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IMF‐World Bank Cooperation Before and After the Global Financial Crisis
This article adopts a diachronic view to compare patterns of institutional evolution of cooperation between the International Monetary Fund (IMF or Fund) and the World Bank (or Bank) before and after the global financial crisis. While the rules for Fund‐Bank cooperation had typically been tightened in response to crisis episodes, on balance they were loosened in the wake of the global financial crisis. Building on over 90 semi‐structured expert interviews and relevant official documentation, I argue that this new trend was grounded in changed imaginaries of cooperation among IMF and World Bank officials. Whereas they had tended to envisage integrative futures in key areas of operational overlap before the crisis, alternative visions of more fragmented joint futures came to prevail after it. This difference manifested itself in a profound shift in official discourses about, as well as interviewee accounts of, the function of the Financial Sector Assessment Programme (FSAP) and Poverty Reduction Strategy Papers (PRSPs). The analysis foregrounds the reflexivity of relationships between international organisations (IOs), especially the ability of IO staff involved in cooperative activities to (re)construct imaginaries that can foster or foreclose inter‐organisational change.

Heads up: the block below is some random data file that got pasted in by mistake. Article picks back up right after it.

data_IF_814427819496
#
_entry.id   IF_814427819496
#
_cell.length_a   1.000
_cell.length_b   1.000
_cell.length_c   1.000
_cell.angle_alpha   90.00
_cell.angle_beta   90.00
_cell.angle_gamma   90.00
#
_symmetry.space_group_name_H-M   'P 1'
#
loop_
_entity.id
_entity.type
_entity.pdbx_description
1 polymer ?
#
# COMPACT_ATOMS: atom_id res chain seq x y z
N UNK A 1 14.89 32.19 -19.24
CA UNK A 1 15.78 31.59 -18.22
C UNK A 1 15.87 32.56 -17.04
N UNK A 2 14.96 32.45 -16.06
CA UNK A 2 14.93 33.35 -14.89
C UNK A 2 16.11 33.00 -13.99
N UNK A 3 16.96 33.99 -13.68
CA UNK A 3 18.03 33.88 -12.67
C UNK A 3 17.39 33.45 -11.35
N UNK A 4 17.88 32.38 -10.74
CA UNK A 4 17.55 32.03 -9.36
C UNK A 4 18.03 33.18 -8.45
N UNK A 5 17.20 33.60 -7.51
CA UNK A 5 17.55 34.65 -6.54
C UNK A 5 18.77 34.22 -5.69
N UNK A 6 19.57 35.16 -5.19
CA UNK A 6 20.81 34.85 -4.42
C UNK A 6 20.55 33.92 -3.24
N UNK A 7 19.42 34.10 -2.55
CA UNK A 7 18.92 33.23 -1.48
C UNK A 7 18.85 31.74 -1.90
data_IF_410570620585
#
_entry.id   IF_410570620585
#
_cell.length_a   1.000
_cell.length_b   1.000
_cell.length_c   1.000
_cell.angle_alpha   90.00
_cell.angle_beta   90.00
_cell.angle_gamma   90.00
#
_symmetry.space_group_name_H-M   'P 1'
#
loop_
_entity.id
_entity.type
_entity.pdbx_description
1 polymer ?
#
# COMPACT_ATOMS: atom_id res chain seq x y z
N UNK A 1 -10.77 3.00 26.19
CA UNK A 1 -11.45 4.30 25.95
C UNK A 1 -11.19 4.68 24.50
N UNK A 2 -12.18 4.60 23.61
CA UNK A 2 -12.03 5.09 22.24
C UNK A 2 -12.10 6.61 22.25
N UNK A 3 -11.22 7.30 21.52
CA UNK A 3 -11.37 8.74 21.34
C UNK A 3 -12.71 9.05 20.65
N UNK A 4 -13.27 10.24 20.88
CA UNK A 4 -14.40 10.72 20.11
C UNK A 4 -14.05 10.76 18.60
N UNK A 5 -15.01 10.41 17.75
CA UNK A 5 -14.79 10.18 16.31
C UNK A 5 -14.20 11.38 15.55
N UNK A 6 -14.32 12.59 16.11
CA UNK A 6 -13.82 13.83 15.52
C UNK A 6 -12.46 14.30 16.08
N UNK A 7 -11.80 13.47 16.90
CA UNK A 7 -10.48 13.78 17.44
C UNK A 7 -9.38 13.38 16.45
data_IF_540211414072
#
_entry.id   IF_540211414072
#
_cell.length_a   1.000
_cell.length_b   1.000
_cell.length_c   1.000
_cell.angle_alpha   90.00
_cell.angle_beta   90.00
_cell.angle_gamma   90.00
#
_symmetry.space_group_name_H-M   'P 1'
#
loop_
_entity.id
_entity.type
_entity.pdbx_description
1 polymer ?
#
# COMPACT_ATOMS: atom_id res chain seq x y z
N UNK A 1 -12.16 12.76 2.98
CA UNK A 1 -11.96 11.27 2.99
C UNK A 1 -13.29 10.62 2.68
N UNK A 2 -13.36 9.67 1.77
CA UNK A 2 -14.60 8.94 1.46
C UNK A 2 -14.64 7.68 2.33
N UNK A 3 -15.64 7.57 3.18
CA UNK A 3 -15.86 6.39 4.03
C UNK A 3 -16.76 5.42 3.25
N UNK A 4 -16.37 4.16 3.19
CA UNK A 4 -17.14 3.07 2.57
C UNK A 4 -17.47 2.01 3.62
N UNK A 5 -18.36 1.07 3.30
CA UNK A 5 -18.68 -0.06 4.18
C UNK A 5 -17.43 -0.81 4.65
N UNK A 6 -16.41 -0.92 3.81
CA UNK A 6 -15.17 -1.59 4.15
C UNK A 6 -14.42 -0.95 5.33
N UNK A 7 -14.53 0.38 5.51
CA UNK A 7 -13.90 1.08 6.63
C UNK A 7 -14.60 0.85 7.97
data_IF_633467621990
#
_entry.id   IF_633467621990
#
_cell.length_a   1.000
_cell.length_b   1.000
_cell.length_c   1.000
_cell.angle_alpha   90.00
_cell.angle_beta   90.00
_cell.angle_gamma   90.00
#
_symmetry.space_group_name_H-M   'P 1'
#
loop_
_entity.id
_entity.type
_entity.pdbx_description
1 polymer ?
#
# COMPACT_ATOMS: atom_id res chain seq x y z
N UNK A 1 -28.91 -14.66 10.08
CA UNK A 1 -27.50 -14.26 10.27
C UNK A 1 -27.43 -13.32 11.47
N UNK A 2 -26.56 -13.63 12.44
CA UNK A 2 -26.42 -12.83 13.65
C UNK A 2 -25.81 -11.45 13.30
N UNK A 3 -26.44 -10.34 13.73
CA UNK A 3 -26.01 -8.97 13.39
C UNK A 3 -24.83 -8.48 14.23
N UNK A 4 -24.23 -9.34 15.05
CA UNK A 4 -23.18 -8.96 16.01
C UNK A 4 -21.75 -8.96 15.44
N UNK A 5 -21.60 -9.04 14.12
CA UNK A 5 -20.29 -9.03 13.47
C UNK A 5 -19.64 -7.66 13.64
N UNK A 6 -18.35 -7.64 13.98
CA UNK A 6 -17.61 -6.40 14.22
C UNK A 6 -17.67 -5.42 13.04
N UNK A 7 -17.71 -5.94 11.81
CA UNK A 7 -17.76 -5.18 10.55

CitationIn: Global Policy Volume 11 / Issue 1 (2019-12-29) ,S. 15-25 ; ISSN 1758-5899
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